Let me explain one of the cornerstones of the Apartheid System to you. It was called the Group Areas Act. Now back to my example of people being sorted according to their length. Once we have split the people into two groups, we can then clearly see there are way more short people than tall ones. However, we don’t want short people to live with tall people. We want tall people to have all the nice houses. So we divide the country into sections. We give a nice large area to the tall people. And the small terrible areas to the many, many short people.
And this is what the Apartheid government did, but according to people’s races. At the time of Apartheid, only 20% of South Africa was white people. 70% were Black, and the other 10% were Asians and Coloured people. They divided South Africa into sections. On this map, you can clearly see only a tiny amount of land was restricted for the other three races. The rest was all given to the white people, even though they were the minority in South Africa. Certain races were allowed to live in certain areas and not mix with others.
Forced Removals Explained
So now, what if people who weren’t white were already living in nice areas? Well, the government moved them. They would warn them, telling them they could no longer live there, and eventually sent bulldozers to their houses so they could build new neighbourhoods for the white people.
In the artwork Forced Removals, Willie Bester depicts the destruction of District Six in Cape Town. These removals were usually sudden and violent, with police and soldiers entering the townships. These forced removals were an emotional time for those families, forced to leave their homes with only the possessions they could carry. Townships such as Sophiatown in Johannesburg and District 6 in Cape Town are two examples of flourishing communities that the Apartheid Government destroyed.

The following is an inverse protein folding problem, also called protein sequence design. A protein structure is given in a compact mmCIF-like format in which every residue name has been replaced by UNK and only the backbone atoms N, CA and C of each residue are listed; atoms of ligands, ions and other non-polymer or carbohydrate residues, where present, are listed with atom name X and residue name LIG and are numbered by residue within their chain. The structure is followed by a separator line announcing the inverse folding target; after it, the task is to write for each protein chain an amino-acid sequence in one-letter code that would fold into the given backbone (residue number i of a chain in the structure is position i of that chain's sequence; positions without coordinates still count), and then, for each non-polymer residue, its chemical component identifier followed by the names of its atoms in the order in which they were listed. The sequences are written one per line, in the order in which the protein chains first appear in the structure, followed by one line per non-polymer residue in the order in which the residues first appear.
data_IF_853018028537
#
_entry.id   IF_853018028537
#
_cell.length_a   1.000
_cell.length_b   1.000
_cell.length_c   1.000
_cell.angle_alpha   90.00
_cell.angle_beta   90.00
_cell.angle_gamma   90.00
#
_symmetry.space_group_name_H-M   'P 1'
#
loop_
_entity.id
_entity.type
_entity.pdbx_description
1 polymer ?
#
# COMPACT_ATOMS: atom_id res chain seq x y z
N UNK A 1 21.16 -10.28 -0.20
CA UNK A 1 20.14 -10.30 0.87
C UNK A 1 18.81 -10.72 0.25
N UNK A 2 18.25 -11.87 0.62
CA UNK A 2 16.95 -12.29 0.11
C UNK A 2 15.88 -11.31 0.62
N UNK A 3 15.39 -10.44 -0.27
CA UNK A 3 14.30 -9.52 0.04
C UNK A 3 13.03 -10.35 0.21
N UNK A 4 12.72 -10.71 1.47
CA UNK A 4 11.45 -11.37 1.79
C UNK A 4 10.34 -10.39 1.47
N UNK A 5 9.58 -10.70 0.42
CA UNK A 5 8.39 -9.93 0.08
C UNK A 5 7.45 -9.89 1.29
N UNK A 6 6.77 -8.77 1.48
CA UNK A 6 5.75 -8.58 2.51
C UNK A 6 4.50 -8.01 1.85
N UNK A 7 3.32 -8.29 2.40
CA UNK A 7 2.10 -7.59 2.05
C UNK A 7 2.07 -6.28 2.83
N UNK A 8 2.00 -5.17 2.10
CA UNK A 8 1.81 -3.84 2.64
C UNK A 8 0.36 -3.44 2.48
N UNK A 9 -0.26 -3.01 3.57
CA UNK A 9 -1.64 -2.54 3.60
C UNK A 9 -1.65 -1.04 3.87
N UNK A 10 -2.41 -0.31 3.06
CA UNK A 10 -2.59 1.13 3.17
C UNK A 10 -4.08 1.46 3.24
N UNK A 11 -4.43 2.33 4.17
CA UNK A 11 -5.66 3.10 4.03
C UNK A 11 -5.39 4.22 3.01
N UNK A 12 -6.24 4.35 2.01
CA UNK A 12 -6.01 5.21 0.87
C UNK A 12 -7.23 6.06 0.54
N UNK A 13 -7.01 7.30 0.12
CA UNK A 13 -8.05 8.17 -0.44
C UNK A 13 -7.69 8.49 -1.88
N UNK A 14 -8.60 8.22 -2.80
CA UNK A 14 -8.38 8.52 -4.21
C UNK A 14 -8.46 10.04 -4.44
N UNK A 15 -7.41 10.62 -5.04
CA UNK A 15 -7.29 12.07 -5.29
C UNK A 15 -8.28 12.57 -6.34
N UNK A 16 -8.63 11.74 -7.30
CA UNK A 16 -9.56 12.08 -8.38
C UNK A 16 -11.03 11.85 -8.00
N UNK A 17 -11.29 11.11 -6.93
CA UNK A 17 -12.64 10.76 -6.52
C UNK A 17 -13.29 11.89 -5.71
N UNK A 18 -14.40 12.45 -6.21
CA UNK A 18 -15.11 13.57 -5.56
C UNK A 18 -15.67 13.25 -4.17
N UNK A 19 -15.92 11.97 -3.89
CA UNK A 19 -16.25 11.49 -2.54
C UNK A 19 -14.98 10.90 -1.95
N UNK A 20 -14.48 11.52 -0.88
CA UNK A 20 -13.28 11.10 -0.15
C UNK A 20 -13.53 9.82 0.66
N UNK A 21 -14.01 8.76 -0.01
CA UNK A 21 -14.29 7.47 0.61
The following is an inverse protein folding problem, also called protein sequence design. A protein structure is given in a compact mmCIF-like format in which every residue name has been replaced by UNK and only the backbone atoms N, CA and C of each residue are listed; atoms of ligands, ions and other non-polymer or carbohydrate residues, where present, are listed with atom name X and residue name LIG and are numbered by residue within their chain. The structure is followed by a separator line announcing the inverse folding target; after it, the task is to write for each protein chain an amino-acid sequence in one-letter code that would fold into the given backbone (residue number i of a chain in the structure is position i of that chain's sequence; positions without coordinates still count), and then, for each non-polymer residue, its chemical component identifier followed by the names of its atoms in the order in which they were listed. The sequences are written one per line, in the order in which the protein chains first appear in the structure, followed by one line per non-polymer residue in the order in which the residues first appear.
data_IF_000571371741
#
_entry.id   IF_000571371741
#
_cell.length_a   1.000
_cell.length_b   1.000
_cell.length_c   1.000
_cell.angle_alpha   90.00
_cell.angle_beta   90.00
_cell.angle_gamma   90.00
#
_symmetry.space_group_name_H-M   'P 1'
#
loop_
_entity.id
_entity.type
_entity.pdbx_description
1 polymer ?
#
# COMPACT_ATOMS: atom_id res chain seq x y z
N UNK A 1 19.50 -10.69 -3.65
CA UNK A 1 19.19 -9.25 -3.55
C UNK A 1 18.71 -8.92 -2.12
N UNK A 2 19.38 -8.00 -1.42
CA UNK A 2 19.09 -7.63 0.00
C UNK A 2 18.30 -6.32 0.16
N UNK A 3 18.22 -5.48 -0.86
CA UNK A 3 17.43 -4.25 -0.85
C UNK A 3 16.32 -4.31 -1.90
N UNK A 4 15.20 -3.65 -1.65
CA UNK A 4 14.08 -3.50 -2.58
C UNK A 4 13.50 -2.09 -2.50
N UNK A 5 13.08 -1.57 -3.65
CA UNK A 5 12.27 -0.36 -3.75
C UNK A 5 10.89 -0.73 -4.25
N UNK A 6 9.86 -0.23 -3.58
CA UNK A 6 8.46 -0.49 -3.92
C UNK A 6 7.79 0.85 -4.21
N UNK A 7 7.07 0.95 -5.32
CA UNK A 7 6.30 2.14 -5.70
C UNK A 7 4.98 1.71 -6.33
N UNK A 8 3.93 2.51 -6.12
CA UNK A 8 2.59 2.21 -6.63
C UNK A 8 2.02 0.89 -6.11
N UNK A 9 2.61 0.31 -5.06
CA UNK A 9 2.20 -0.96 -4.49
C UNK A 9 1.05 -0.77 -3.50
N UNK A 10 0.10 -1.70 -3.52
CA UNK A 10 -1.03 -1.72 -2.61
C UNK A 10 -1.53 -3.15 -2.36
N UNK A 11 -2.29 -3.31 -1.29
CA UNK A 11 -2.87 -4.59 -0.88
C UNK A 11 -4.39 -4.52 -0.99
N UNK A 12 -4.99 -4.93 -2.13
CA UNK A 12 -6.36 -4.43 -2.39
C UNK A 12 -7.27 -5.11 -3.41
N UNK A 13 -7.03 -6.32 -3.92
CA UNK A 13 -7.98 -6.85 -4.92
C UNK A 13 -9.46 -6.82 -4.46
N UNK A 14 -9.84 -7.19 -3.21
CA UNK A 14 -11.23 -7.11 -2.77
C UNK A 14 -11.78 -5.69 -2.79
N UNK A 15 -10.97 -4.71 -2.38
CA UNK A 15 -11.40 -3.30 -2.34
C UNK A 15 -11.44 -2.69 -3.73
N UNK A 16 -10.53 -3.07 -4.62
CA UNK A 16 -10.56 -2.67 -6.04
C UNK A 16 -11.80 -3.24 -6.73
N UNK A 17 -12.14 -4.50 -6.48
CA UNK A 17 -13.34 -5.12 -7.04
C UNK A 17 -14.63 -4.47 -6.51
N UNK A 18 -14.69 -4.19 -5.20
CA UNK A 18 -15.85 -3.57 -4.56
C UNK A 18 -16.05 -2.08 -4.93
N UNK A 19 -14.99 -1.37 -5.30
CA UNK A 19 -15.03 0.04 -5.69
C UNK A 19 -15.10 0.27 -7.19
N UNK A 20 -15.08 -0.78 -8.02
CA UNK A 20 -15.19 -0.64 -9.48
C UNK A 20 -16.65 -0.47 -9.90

How would you feel if the government had bulldozed your house?
Living Conditions in Apartheid South Africa
Willie also wanted to show the world how black people lived in South African townships. He had the idea to collect the rubbish and scrap metal from the streets they lived in to depict the living conditions. So he built collages of townships using trash from the actual townships. His artworks often incorporate photographs and newspaper clippings from the media. He also often cuts out words or paints text on his artwork.
He loves using found objects such as tin cans, car tires, scrap metal, and road signage. He sources objects from the streets of townships, rural areas, scrap yards, hardware stores, hospitals, and power stations.
Migrant Labours Explained in Apartheid South Africa
Did you know one of the key driving forces behind the Apartheid System was money? They needed cheap labourers to work in the mines. White people wanted to keep black people poor and uneducated.
Willie has created various artworks depicting this predicament. Previously, I explained to you the Group Areas Act, where the government forced people that weren’t white to live in specific areas.